- Residential Market
- Light Commercial Market
- Commercial Market
- Indoor Air Quality
- Components & Accessories
- Residential Controls
- Commercial Controls
- Testing, Monitoring, Tools
- Services, Apps & Software
- Standards & Legislation
- EXTRA EDITION
What’s so glamorous about a replacement wall unit that simply fits into an existing sleeve or custom fit to replace an old, obsolete ptac? It’s not so much a question of a glamour product but rather, the glamour location of that product.
Luxury high-rise apartments, office buildings, and hotels are locations where most of the ptac units are installed or replaced. This type of work can be very lucrative and rewarding if a contractor sets his/her sights on this market and has had some previous experience installing ptac’s.
“There is a lot of demand for cost-effective, through-the-wall units,” said Siegel, ceo for Ice-Cap, based in Long Island City. “If you can provide a unit that is more than a changeout, with additional features such as humidity control and positive pressure to outside air, you should be able to develop a good niche market for your product.”
The company’s list of clients contains some familiar names, such as Donald Trump. Big developers like Trump are demanding because they want building occupants and guests to be comfortable and “unaffected” by the heating and cooling units.
That means the units must condition the air while maintaining low sound levels during operation. Those two features have not always been associated with ptac units.
Evolving into a luxury productBack in the 1950s, when air conditioning was becoming popular in commercial and residential buildings, an inexpensive way to cool and heat was by using a through-the-wall unit. Any business traveler or vacationer can probably tell stories about the unit that either kept the room too cool or made it too hot.
“It’s been a funny curve with the ptac business,” Siegel added. “The idea of putting a small unit in a small space fought an uphill battle for a while. It eventually became a popular commodity with the rise of the lodging industry, which led to a downgrading of the product.
“For example, I’m a business traveler and I stop by a roadside motel. It’s hot and I turn on the air conditioner. The widows rattle and I’m blown right out of my bed. It is designed to provide a certain function. And I’ll probably never stop at that motel again anyway.”
Siegel said that impressions like this have lasting effects on people. He cited the example of trying to sell ptac units to an engineer who has had previous bad experiences. “The guy will turn up his nose because he recalls trying to sleep in a room where he had to turn off the unit and sweat or turn it on and not sleep.”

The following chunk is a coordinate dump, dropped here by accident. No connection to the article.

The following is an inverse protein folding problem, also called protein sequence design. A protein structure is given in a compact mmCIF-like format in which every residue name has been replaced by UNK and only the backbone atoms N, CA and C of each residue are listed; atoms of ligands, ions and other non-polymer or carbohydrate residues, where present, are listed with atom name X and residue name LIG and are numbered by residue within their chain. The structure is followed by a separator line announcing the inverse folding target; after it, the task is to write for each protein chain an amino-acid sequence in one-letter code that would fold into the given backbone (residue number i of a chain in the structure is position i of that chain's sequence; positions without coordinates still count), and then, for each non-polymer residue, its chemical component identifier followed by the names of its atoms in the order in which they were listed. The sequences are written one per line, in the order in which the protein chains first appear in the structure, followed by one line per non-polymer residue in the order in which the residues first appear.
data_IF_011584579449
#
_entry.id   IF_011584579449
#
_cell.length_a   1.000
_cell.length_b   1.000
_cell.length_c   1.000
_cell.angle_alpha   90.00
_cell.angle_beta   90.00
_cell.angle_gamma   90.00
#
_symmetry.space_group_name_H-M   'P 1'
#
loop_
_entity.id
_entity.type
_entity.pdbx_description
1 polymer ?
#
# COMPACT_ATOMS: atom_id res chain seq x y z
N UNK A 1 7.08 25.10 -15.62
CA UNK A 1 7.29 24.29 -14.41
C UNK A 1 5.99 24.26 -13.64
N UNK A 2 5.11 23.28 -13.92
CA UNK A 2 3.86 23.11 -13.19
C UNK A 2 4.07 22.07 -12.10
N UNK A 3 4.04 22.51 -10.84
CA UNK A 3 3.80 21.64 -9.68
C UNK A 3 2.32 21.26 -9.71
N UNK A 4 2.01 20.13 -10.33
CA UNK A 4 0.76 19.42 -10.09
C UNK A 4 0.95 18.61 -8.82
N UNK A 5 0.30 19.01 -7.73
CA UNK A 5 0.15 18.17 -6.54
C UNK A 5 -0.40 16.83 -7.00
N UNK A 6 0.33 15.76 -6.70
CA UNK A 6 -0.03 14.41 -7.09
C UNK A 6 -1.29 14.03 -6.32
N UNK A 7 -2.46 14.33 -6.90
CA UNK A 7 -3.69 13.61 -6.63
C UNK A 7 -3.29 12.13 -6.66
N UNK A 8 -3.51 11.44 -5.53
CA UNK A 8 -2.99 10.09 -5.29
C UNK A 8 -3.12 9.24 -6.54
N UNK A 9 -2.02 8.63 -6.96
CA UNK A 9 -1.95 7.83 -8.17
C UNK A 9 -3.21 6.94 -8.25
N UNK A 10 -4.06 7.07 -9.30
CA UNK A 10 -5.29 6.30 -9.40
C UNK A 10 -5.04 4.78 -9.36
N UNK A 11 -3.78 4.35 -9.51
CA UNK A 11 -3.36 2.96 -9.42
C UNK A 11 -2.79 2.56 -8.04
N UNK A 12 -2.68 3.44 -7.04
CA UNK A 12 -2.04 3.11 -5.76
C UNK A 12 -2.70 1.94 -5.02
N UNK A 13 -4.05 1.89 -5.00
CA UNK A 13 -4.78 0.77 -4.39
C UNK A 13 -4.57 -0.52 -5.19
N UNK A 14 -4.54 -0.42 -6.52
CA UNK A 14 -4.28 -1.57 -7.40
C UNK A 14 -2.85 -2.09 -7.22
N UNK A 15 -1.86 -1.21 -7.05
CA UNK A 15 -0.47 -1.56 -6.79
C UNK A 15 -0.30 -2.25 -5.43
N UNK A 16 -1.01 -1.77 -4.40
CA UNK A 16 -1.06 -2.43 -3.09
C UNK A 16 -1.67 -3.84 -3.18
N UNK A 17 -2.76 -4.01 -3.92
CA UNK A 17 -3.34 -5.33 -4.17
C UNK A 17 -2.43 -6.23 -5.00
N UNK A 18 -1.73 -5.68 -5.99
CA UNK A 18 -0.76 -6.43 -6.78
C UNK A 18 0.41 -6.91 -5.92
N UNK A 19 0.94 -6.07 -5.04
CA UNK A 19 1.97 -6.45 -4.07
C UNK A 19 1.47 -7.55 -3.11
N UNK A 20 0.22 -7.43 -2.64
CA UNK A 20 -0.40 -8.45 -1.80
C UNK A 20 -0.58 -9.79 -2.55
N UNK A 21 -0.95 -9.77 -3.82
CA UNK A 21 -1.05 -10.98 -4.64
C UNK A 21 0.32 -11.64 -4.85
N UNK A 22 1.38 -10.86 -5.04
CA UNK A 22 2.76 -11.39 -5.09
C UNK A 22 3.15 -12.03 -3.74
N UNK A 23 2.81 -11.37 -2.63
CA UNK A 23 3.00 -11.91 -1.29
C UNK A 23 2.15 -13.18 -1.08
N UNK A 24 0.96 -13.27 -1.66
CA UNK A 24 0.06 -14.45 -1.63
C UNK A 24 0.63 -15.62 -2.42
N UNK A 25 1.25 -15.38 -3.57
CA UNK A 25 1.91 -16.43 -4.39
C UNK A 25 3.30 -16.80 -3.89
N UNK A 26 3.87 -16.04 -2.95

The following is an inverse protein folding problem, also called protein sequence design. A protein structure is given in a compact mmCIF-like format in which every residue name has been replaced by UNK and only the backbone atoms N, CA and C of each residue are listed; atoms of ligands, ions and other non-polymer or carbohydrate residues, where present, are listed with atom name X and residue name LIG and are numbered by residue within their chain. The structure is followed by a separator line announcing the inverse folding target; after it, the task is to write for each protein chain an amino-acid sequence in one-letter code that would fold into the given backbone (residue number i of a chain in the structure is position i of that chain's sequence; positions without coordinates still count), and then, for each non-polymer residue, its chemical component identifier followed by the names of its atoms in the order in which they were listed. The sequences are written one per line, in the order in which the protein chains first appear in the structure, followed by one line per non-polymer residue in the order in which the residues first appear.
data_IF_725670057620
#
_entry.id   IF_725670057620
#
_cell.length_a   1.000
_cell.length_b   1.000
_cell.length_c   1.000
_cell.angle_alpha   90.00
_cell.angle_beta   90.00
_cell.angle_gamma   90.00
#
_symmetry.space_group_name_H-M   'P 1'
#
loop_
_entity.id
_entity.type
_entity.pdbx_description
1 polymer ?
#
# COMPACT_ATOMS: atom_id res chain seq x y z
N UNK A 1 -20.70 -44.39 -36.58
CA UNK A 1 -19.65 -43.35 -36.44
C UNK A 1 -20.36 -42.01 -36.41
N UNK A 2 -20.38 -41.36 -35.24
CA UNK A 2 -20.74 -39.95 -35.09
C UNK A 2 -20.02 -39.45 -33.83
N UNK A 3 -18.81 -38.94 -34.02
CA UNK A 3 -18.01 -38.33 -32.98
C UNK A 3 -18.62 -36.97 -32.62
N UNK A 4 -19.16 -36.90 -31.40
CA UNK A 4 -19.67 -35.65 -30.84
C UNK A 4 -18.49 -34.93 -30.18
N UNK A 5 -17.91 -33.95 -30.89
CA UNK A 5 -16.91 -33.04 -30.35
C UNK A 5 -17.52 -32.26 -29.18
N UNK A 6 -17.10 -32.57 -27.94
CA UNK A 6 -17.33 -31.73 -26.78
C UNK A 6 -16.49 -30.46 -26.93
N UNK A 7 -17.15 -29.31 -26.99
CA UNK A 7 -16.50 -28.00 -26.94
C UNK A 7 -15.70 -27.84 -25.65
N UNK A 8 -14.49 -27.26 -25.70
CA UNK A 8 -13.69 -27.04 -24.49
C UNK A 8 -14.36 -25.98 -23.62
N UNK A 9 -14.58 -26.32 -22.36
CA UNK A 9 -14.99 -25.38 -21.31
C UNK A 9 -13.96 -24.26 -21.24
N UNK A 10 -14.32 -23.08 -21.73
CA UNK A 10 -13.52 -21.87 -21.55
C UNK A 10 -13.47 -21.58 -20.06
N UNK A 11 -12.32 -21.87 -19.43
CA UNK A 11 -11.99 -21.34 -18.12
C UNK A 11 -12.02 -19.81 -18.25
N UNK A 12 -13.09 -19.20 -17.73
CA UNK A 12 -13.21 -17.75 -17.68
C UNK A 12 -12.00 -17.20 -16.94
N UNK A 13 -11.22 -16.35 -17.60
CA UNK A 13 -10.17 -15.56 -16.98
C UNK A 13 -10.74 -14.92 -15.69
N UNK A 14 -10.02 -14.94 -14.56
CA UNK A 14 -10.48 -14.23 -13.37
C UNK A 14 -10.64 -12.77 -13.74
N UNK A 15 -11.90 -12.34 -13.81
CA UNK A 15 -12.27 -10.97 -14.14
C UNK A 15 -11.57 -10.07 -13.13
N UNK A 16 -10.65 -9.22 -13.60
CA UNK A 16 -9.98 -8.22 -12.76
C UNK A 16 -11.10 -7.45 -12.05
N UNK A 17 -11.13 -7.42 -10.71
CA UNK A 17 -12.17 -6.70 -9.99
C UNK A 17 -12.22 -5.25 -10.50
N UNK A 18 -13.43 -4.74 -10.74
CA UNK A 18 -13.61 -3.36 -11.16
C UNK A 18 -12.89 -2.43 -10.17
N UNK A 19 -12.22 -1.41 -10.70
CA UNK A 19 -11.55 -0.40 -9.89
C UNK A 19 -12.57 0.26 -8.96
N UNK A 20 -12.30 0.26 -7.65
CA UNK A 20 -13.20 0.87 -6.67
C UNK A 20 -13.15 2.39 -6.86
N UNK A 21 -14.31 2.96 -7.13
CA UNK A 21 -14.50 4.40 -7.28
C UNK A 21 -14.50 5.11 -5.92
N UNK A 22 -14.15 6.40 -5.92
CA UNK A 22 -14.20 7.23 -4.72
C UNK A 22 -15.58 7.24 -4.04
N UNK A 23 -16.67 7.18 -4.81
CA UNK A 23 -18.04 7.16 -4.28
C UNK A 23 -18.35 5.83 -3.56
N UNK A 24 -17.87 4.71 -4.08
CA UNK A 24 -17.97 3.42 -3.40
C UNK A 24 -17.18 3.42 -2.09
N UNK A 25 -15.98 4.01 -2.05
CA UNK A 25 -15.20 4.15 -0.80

“In the past, manufacturers have used low-cost components to get the unit down to the cost of a window air conditioner,” said Nelson Bender, vice president of marketing and sales for Systems, Controls & Instruments, LLC, a Pennsylvania company that provides much of the controls for Ice-Cap’s ptac units.
But the low-cost unit usually equated to poor comfort levels. Bender said, “The lodging industry took a survey and found that the number-one room complaint from their guests is comfort.”
In order to achieve comfort, ptac manufacturers had to also raise the energy efficiency levels of their units and reduce noise levels. Air quality standards have also changed the makeup of the ptac business. “Customers can now have a ptac unit that meets all of the ASHRAE standards,” said Bender.
With all of these factors, the days of simple swap-outs or retrofits are dwindling.
“Some of the big lodging chains, who view ptac’s as a disposable commodity, change out their units every five to seven years,” Siegel said. “I think this is unfortunate because the types of units we build have a long life expectancy.”
Fortunately for Ice-Cap, the number of “picky” customers is growing. The company has turned some standard ptac units into custom models and the results have been impressive.
Warwick & Lowell: Luxury applicationsOwners of one of New York City’s original luxury hotels, The Warwick, gave Ice-Cap the opportunity to replace the wall units in the classic building.
“The Warwick has always been a high-end property,” said Siegel. “It was important to maintain a high level of comfort back in the late 1950s and early 60s because some of the biggest names in show business stayed at the Warwick.”
“Their clientele demanded comfort. People like Cary Grant used to live there all of the time,” said Michael Milazzo, Ice-Cap executive vice president. “When big acts like the Beatles appeared on the Ed Sullivan Show, they stayed at the Warwick.
“This hotel was one of the first ones in New York to have through-wall units. We found a lot of old American Standards, which were the original units.”
In the late 1980s, an investment group based in Europe bought the hotel. The company wanted to do a world-wide upgrade of its properties, which included the Warwick. Ice-Cap had to deal with tough European standards, but managed to do the job according to specifications.
“We did a full retrofit of all of the 400 to 500 through-wall units over a four- to five-year period,” Siegel added. “We had to work within a demanding time schedule, where whole floors were closed down and rooms stripped to bare walls and concrete. But we did it and the customer was satisfied.”
Another high-rise job involved a luxury hotel, but this one is known (or unknown) for its relative anonymity — and that’s just the way the building owner wants it. The Lowell, a luxury New York hotel is known for its discreet location (away from the main thoroughfares) and its famous clientele (Harrison Ford, Brad Pitt, Tom Cruise, etc.). It is the hotel of choice for many Hollywood celebrities when they are in New York for short or extended stays.